I can’t say support raising has ever been easy for me, but not long ago I hit a new low in my relationship to raising personal support.
By the end of last year, I had fallen below 100% fairly significantly, and even though I had seen God provide for us in some incredible ways, I was very discouraged and had even started to wonder if it was possible for me to carry on.
I started asking myself whether I could do this for the long run.
I’ve been at my current organization for seven years, but I began to have a few supporters ask me when I was going to find a different method of providing for my family.
I was also starting to worry I was going to cannibalize all my relationships for the sake of funding our family.
And because convincing people to invest in our ministry had become so hard, I had started to wonder myself if our ministry was worthy of investment at all.
I had never really been diligent about turning in the weekly report required of staff actively raising support, but one week I decided to give it a go.
I had just had a disappointing support appointment that had made me question whether I was going to have any friends left after another seven years of ministry. Needless to say, I was a bit more vulnerable on my weekly report than I might have been otherwise. I reported on my number of calls and appointments, but the report also asked me to think through my state of mind and my emotional health.
And Collin, our organization’s support coach for male staff, wrote me back a two-page email.
It was incredibly encouraging. I read part of his email out loud to my coworkers because it was so good. He and I emailed back and forth a few times, then we talked over Skype the next week. I even shared my support presentation for him to critique.
Why was all that so helpful?
Collin offered practical help, evaluating my support presentation and methods, but also didn’t shy away from being vulnerable about his own experiences raising support.
He’s lived on support for 12 years, yet he told me stories of his own doubts and even ways in which he does support raising that fall short of the ideal.
Collin’s response was also helpful because it was wise. He told me about a Wycliffe missionary they support. “Do you know why we support them? Because we like them and we think it’s important for people to have Bibles. That’s it. I don’t expect anything from them.”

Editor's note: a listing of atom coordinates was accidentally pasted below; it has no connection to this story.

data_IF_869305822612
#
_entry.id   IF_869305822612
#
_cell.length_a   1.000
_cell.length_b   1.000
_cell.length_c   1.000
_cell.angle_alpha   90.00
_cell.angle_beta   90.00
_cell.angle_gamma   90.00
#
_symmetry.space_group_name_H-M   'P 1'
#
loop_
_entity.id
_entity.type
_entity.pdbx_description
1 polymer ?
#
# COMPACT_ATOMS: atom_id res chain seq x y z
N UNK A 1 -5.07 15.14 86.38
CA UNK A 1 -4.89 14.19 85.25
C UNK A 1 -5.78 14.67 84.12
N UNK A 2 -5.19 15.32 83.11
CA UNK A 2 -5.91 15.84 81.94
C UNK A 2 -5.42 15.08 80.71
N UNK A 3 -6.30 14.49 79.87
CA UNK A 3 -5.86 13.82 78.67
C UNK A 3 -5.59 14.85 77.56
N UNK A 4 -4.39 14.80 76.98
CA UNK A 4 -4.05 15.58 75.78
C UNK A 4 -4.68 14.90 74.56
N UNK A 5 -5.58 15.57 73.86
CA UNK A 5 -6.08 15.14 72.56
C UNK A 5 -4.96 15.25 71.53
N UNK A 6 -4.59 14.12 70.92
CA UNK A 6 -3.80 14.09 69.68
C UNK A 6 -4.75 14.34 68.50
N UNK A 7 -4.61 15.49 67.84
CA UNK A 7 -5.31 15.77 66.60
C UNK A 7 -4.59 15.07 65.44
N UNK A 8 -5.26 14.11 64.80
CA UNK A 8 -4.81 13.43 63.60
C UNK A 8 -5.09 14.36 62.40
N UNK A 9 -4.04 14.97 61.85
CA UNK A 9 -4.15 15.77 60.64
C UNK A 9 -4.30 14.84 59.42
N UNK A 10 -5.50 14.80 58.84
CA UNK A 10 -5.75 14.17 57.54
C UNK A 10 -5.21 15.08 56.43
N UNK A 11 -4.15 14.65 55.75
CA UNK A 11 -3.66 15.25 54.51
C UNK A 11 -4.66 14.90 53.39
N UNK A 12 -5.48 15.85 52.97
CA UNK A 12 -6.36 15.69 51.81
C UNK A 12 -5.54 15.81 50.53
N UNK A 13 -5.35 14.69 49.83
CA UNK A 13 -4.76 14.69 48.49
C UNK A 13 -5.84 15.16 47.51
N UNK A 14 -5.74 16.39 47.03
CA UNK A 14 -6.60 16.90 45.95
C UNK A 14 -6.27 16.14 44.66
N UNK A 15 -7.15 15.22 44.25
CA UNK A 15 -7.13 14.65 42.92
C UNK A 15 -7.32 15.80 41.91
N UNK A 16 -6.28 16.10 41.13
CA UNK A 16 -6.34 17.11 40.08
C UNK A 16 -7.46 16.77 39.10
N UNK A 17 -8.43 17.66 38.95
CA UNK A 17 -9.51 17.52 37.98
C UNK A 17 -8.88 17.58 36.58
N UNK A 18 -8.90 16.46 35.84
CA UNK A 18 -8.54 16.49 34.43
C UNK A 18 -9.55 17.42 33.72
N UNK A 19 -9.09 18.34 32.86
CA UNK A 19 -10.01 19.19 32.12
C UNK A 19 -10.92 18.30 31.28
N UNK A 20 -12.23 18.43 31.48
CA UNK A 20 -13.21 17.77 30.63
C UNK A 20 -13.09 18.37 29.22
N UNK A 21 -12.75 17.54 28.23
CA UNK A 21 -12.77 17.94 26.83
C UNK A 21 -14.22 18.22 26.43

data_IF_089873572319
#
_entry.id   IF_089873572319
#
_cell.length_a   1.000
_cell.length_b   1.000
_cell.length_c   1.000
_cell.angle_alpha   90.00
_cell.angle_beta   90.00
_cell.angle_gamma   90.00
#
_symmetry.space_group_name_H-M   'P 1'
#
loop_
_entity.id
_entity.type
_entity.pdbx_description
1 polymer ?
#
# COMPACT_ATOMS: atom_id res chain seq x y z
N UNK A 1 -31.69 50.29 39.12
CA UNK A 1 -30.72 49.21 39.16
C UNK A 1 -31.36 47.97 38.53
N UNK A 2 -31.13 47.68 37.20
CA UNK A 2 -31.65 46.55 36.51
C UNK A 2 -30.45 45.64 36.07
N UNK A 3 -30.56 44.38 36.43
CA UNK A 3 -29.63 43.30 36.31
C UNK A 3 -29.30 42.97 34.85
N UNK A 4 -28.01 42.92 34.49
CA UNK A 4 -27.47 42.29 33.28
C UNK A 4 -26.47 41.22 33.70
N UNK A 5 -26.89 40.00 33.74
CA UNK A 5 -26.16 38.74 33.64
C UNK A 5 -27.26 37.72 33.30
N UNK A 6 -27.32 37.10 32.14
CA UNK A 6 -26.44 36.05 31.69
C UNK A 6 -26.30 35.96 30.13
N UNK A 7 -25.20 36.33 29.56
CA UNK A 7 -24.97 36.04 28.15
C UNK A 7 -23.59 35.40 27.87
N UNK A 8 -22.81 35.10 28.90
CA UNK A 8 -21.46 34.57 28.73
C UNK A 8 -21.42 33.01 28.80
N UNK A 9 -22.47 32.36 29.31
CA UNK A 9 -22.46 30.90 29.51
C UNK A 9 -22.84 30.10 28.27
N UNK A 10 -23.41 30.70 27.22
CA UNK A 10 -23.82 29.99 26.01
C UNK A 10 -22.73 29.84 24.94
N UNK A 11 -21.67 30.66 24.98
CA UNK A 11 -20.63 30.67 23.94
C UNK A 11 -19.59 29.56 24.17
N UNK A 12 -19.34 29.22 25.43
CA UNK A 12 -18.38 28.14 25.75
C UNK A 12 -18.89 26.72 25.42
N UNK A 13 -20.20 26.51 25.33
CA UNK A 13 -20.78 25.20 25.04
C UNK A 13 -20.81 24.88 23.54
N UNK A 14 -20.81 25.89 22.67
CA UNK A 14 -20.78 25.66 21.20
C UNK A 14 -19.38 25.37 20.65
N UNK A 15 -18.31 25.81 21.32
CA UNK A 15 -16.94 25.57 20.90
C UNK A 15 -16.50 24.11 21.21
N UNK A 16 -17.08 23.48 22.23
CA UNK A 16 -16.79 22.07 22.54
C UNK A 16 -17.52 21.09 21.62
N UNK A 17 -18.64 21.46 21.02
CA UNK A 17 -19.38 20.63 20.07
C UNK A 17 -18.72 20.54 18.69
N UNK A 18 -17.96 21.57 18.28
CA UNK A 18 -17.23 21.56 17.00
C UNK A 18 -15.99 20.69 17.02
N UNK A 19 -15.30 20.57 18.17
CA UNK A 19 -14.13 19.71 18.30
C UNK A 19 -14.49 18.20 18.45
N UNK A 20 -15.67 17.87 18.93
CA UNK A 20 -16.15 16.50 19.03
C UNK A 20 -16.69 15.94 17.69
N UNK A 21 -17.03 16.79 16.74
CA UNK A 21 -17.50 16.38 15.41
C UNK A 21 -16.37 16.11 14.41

It was so freeing to see from the supporter’s perspective—I realized I’d been putting too heavy a burden on myself to be someone or act in such a way that probably was not even what my supporters expected of me.
As Collin said, “Maybe the question isn’t, ‘Do I really believe what we’re doing is a worthy investment?’ Maybe the better question is, ‘Am I, Ian, a worthy investment? Am I doing the best with what I have? Am I striving to become a better man, husband, and father?’” By changing the question, I was also freeing myself from seeking approval from my supporters, rather than approval from my Father.
Lastly, my conversations with Collin were helpful because it was obvious he took time to write those emails and make that Skype call. He thought deeply about what I said and considered his response well. And that communicated that he valued me.
It’s easy to feel alone in the support raising journey, even if you work in an office full of people who are on the same journey, as I do. I still don’t have answers to all of my questions and doubts. I still continue to take time each week to pray and ask God to change my heart towards support raising. But having a good support raising coach like Collin walk practically, personally and thoughtfully with me through those questions makes the journey easier, and I can honestly say I’ll walk down this road further because of Collin’s help.